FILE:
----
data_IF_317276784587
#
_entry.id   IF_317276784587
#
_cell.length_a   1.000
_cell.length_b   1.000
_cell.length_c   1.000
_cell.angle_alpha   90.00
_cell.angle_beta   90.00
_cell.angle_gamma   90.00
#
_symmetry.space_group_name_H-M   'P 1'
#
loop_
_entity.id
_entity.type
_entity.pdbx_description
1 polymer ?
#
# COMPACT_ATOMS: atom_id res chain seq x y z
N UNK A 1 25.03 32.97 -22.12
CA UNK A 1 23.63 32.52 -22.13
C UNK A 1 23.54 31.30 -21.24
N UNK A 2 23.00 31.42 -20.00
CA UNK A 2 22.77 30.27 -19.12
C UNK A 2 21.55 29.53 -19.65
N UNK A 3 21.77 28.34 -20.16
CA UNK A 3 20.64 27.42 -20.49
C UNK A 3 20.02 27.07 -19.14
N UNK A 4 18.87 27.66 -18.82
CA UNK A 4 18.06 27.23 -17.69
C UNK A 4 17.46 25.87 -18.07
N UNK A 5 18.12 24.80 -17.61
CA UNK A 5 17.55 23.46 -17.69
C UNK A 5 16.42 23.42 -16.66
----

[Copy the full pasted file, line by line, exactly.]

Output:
data_IF_317276784587
#
_entry.id   IF_317276784587
#
_cell.length_a   1.000
_cell.length_b   1.000
_cell.length_c   1.000
_cell.angle_alpha   90.00
_cell.angle_beta   90.00
_cell.angle_gamma   90.00
#
_symmetry.space_group_name_H-M   'P 1'
#
loop_
_entity.id
_entity.type
_entity.pdbx_description
1 polymer ?
#
# COMPACT_ATOMS: atom_id res chain seq x y z
N UNK A 1 25.03 32.97 -22.12
CA UNK A 1 23.63 32.52 -22.13
C UNK A 1 23.54 31.30 -21.24
N UNK A 2 23.00 31.42 -20.00
CA UNK A 2 22.77 30.27 -19.12
C UNK A 2 21.55 29.53 -19.65
N UNK A 3 21.77 28.34 -20.16
CA UNK A 3 20.64 27.42 -20.49
C UNK A 3 20.02 27.07 -19.14
N UNK A 4 18.87 27.66 -18.82
CA UNK A 4 18.06 27.23 -17.69
C UNK A 4 17.46 25.87 -18.07
N UNK A 5 18.12 24.80 -17.61
CA UNK A 5 17.55 23.46 -17.69
C UNK A 5 16.42 23.42 -16.66